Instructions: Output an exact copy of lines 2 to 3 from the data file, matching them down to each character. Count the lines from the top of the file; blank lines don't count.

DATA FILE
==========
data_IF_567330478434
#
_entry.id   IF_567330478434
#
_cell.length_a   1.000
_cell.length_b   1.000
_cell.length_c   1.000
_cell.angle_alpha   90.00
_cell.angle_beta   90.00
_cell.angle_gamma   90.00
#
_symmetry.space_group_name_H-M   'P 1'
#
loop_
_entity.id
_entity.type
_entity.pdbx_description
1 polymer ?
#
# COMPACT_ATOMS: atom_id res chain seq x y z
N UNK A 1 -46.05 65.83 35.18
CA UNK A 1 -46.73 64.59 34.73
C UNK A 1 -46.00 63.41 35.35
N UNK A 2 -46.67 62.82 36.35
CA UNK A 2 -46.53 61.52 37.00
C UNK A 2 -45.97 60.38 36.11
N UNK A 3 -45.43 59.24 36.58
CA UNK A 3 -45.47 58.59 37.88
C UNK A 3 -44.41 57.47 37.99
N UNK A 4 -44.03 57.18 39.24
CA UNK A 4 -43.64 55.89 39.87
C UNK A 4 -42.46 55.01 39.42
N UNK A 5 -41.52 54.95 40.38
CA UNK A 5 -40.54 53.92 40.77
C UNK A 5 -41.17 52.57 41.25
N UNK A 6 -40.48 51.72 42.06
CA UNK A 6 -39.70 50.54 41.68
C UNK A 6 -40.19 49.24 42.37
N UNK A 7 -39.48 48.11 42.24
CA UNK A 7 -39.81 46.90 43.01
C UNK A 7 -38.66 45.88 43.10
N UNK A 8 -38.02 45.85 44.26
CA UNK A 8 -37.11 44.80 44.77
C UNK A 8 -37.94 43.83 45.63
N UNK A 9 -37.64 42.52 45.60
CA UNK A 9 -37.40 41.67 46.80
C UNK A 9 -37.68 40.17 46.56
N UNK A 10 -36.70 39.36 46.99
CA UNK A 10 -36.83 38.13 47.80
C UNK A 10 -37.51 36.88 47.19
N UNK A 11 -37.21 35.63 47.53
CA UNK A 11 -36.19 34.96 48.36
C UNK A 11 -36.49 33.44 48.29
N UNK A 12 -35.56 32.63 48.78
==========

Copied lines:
#
_entry.id   IF_567330478434